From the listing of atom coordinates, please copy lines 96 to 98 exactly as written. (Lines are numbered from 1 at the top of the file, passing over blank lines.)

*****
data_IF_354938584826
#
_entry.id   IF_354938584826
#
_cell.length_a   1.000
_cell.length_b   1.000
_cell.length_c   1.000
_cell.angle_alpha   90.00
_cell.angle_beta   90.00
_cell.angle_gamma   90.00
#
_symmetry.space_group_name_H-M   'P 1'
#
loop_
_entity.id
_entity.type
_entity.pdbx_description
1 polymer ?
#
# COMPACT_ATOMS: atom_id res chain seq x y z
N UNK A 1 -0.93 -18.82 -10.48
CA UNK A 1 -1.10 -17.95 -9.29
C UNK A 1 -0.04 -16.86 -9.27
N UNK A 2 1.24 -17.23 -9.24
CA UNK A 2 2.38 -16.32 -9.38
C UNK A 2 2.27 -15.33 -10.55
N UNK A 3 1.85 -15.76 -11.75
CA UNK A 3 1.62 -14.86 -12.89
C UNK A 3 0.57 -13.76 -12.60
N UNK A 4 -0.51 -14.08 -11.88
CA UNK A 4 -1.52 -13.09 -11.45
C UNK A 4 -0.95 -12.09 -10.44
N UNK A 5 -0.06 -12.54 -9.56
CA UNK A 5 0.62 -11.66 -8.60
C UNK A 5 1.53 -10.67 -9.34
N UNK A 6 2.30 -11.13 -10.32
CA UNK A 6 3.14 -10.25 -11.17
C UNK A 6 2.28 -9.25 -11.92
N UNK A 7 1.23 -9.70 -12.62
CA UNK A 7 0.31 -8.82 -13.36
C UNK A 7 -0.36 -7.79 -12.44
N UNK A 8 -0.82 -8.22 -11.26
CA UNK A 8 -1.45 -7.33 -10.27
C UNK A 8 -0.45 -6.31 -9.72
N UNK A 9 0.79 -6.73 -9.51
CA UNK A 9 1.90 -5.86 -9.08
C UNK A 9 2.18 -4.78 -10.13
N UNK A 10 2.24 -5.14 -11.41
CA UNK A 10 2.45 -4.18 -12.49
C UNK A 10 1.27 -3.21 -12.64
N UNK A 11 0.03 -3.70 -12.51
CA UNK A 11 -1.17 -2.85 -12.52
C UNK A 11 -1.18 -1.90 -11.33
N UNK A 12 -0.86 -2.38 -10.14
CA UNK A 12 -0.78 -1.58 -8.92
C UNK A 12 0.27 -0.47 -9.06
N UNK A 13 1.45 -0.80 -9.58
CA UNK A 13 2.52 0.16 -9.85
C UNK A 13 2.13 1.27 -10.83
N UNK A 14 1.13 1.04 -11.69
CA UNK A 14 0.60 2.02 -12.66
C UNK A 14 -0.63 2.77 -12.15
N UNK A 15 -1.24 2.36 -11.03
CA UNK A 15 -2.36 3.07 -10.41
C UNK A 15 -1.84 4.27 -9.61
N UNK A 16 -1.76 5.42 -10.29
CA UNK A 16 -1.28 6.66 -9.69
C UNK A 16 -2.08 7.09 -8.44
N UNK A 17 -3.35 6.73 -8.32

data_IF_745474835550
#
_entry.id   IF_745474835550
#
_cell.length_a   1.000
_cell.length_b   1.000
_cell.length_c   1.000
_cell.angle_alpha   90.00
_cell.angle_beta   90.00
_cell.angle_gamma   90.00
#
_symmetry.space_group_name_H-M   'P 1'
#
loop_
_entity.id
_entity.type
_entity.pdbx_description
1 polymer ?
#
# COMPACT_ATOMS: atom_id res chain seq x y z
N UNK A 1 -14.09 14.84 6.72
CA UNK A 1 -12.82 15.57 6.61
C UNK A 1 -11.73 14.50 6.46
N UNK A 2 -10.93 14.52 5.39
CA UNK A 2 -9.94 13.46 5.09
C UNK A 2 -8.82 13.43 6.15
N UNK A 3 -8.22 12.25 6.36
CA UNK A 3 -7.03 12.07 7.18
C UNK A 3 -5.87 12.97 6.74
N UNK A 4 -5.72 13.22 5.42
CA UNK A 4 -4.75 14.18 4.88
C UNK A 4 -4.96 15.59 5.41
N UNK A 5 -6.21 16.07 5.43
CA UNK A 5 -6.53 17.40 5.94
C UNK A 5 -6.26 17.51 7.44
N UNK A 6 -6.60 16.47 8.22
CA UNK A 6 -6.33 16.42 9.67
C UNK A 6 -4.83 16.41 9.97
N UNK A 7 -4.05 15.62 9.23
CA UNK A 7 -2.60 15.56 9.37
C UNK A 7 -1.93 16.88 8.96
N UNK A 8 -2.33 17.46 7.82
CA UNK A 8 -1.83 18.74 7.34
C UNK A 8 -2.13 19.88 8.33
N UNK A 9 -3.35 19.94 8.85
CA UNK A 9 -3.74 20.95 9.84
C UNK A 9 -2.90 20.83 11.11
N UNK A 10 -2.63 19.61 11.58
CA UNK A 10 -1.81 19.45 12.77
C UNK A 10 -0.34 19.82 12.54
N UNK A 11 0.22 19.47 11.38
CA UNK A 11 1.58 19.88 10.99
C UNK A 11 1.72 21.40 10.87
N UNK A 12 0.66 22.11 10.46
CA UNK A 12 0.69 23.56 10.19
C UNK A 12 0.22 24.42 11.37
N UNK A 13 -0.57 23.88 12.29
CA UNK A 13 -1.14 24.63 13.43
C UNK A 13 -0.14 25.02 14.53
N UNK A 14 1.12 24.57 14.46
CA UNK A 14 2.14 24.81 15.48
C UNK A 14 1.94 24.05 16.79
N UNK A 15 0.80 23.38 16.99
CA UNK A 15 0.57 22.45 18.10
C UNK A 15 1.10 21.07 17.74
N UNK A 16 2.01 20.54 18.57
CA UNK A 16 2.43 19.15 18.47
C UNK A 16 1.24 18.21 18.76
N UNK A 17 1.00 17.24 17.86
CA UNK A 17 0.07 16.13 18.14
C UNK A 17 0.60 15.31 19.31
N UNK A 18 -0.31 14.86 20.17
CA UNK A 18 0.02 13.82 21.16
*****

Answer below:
N UNK A 3 -8.22 12.25 6.36
CA UNK A 3 -7.03 12.07 7.18
C UNK A 3 -5.87 12.97 6.74